Learn from last semester’s mistakes to succeed this semester


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Learning from last semester’s mistake will help students succeed in virtual classes.

Tania Ortiz, Opinion Editor

As we embark on this new virtual semester, I can’t help but look back to last semester to reflect on what went wrong and what worked for me. 

Last semester felt foreign when logging onto Zoom instead of being on campus. Being at home for the latter half of the academic school year at first felt like a luxury to me because I didn’t have to get out of bed to attend class. Plus, professors were lenient with deadlines, as they were converting their courses to an online format. Even though this felt like a luxury, it also meant that bad habits could develop during this time.

Being at home caused me to develop bad studying habits, very lazy ones at that. Many of you can probably relate when I say that we let ourselves go just a bit last semester. 

I view last semester as a trial and error period because we all went through the motions of online learning, and in the end you either succeed or fail. This applies to faculty as much as it does to students as we all went through big changes in our lives during this pandemic.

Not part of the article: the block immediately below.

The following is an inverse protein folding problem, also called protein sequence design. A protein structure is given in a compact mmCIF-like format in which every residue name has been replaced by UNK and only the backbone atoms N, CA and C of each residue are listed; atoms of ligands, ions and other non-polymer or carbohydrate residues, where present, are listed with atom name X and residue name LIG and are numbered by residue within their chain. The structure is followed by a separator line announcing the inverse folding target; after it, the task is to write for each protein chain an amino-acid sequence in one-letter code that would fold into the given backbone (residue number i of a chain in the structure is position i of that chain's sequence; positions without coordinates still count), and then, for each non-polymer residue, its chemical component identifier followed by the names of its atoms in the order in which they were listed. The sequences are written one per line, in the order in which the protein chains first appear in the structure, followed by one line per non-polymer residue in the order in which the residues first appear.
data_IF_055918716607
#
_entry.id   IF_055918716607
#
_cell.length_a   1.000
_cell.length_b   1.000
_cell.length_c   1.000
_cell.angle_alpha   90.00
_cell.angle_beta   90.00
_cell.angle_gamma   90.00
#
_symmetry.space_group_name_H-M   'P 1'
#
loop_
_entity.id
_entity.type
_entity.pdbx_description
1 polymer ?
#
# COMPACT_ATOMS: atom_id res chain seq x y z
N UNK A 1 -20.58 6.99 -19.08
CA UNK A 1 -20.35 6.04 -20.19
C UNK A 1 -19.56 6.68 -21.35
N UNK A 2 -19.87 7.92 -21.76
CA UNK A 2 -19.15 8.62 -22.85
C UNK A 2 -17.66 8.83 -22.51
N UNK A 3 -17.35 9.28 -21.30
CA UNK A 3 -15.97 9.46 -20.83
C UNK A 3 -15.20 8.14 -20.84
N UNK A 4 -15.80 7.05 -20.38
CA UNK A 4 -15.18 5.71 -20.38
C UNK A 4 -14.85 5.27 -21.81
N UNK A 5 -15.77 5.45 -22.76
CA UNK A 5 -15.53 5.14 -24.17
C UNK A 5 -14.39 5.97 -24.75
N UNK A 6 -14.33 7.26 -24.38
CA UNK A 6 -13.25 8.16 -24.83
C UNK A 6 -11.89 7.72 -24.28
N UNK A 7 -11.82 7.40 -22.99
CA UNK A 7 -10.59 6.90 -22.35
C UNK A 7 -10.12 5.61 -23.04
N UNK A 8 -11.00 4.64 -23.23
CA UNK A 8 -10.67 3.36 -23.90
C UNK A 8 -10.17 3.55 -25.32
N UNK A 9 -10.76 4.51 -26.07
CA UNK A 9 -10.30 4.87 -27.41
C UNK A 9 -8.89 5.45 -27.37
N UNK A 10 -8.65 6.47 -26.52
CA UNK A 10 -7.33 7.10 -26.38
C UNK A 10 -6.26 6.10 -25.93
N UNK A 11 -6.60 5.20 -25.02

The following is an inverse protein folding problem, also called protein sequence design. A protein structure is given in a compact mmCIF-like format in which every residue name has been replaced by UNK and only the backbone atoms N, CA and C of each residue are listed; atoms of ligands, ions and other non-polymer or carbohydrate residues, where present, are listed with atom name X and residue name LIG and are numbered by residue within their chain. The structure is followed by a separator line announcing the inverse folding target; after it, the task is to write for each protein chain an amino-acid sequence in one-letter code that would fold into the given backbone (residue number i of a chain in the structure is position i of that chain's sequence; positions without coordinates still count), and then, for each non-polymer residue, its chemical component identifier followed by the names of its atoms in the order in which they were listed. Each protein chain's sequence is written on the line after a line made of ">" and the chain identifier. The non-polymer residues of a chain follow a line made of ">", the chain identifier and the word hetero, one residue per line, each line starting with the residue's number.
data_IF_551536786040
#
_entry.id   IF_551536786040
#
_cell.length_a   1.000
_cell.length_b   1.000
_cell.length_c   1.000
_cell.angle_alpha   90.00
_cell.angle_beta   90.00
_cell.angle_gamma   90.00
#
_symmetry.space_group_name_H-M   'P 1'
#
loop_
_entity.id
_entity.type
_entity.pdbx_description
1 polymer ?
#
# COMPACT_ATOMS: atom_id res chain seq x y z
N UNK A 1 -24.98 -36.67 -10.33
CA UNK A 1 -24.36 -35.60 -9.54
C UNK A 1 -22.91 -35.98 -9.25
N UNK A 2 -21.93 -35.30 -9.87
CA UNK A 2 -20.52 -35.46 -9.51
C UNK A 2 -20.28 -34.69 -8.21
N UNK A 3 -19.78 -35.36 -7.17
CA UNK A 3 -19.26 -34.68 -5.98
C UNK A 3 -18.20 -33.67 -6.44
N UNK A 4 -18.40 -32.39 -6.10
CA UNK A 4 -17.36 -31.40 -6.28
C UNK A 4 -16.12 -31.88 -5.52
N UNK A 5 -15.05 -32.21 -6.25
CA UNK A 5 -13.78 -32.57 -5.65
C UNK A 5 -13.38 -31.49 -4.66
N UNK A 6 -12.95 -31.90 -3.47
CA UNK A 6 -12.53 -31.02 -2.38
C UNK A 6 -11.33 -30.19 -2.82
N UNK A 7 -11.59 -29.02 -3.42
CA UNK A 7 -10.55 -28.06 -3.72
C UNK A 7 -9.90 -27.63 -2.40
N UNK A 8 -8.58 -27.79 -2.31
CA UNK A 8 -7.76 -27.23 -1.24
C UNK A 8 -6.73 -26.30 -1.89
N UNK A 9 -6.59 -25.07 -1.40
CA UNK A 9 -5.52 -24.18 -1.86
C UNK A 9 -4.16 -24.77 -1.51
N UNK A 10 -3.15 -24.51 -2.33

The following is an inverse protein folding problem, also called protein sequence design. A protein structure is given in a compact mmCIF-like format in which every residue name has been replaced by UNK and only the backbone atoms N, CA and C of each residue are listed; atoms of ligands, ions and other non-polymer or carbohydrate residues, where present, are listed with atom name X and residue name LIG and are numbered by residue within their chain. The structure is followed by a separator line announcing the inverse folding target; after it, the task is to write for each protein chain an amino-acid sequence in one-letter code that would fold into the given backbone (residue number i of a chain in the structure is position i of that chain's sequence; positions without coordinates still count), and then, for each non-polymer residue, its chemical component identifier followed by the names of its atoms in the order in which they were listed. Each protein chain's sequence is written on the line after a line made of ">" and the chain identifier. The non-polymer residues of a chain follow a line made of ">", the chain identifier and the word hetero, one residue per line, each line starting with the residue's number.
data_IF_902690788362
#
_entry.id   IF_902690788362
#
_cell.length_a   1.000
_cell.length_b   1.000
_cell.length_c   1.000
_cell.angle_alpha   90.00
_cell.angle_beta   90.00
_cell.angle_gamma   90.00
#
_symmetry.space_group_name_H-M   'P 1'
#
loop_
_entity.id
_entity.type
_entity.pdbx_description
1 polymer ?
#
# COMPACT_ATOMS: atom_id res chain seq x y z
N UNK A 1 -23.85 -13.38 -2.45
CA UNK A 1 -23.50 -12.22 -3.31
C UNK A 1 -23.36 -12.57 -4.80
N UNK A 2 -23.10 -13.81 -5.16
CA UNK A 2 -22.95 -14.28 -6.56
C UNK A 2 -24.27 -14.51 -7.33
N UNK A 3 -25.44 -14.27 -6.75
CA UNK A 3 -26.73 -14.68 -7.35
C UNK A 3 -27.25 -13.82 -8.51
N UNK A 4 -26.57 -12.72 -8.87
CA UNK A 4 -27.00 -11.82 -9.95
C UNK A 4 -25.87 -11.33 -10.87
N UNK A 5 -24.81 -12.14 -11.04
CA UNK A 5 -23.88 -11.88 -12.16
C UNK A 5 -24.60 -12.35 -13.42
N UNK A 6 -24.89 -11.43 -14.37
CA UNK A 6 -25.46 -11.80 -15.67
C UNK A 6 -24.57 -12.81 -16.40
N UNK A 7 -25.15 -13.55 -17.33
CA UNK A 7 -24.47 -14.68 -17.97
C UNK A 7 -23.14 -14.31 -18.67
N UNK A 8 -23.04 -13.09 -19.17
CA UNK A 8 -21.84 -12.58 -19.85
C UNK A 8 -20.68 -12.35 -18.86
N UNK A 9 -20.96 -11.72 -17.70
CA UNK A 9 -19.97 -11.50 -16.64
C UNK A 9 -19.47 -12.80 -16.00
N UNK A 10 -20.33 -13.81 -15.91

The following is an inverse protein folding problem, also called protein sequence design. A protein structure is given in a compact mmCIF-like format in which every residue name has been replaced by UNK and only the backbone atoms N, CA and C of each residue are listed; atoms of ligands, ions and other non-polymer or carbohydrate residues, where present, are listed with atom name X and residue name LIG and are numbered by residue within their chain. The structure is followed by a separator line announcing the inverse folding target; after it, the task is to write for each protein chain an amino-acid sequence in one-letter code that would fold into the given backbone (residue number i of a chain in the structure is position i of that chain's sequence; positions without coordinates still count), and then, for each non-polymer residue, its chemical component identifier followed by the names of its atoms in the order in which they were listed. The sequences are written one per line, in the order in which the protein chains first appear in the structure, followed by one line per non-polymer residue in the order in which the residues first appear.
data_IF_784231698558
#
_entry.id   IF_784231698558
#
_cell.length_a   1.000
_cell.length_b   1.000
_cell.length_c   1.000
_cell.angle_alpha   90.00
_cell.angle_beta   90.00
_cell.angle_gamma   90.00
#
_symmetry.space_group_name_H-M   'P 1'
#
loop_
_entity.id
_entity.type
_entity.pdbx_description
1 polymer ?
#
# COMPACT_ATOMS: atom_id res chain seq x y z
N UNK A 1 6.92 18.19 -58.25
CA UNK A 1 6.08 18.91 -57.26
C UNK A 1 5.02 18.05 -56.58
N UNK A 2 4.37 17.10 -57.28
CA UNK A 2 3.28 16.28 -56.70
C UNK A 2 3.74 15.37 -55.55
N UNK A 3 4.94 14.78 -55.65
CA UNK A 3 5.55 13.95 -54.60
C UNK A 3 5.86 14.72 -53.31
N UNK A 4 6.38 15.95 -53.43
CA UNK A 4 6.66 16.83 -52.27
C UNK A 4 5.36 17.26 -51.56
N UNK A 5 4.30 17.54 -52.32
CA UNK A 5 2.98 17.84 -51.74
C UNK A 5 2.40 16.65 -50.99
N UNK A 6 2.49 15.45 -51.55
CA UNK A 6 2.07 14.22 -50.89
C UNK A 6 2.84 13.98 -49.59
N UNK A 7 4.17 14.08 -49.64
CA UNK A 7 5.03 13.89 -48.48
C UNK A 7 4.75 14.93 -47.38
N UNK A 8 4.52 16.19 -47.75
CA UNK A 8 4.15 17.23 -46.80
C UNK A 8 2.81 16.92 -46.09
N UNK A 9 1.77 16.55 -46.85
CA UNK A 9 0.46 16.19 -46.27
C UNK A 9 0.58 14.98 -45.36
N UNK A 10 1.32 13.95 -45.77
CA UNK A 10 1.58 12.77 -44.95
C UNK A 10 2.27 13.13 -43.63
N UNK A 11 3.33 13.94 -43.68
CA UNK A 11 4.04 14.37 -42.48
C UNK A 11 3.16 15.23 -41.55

I feel more prepared to take online classes this time around because I learned how to manage my time a lot better. One of the reasons why I needed to learn how to manage my time is because last semester I constantly found myself scrolling through social media or watching Criminal Minds. As we all know, distractions like these do not help with finishing assignments on time.

Another lesson I learned that I will apply this semester is to make sure to not overwork myself by trying to complete assignments in one sitting. This connects with managing time but incorporates the idea that not everything needs to be rushed and to give yourself time. Giving yourself time prevents stress from building up.

As for my classes, this semester, there is an all-around preparedness from professors who have designed their courses to be flexible for their students. What I mean by flexibility is that professors who have synchronous classes do not always meet at the scheduled time. 

Additionally, professors have made it possible for students to interact even on a virtual platform by placing them in groups where they can interact with each other similar to in-person classes. By having groups set up by my professors, there’s a better chance of having insightful discussions with my peers and someone to reach out to when it comes to studying for exams.

All around there is a much more positive outlook for this semester. The trial and error of last semester taught me how to prepare for my classes and ensure I don’t fall back into bad habits again. 

There is still room for improvement in creating the idealized online school environment during these unprecedented times. Hopefully, you all have gone through your trial and error, learned from it and applied the necessary changes to ensure your semester is smooth and successful.